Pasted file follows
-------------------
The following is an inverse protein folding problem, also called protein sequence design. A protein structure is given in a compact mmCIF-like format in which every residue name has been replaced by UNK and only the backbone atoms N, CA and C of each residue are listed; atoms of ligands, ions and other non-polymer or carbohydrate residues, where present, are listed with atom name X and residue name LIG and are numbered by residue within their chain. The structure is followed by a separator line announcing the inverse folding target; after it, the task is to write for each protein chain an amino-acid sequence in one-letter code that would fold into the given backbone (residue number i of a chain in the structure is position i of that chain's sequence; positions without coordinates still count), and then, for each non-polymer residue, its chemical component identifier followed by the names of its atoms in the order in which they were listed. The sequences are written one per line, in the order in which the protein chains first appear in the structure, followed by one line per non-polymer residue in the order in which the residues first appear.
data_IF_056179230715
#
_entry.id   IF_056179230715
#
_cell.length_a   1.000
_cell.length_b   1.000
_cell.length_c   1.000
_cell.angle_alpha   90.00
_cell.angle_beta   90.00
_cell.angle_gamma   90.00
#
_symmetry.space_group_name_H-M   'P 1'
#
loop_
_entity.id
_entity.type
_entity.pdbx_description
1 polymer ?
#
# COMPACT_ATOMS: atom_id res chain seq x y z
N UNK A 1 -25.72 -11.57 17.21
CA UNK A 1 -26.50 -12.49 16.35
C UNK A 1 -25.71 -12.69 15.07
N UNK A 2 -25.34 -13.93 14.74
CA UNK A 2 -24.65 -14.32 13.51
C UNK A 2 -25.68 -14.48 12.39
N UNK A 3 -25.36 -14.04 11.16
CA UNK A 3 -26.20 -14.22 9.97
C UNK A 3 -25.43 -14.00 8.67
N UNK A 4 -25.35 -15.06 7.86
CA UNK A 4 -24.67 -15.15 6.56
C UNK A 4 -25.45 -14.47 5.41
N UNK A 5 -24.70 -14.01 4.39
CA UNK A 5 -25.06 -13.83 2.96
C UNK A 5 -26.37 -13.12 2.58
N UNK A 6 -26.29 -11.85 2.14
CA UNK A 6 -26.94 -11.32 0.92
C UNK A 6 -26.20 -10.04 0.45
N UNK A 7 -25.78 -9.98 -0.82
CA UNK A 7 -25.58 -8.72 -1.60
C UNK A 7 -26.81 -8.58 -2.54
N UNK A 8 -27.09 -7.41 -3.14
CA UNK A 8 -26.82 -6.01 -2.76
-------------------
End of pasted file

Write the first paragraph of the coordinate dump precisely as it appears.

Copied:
The following is an inverse protein folding problem, also called protein sequence design. A protein structure is given in a compact mmCIF-like format in which every residue name has been replaced by UNK and only the backbone atoms N, CA and C of each residue are listed; atoms of ligands, ions and other non-polymer or carbohydrate residues, where present, are listed with atom name X and residue name LIG and are numbered by residue within their chain. The structure is followed by a separator line announcing the inverse folding target; after it, the task is to write for each protein chain an amino-acid sequence in one-letter code that would fold into the given backbone (residue number i of a chain in the structure is position i of that chain's sequence; positions without coordinates still count), and then, for each non-polymer residue, its chemical component identifier followed by the names of its atoms in the order in which they were listed. The sequences are written one per line, in the order in which the protein chains first appear in the structure, followed by one line per non-polymer residue in the order in which the residues first appear.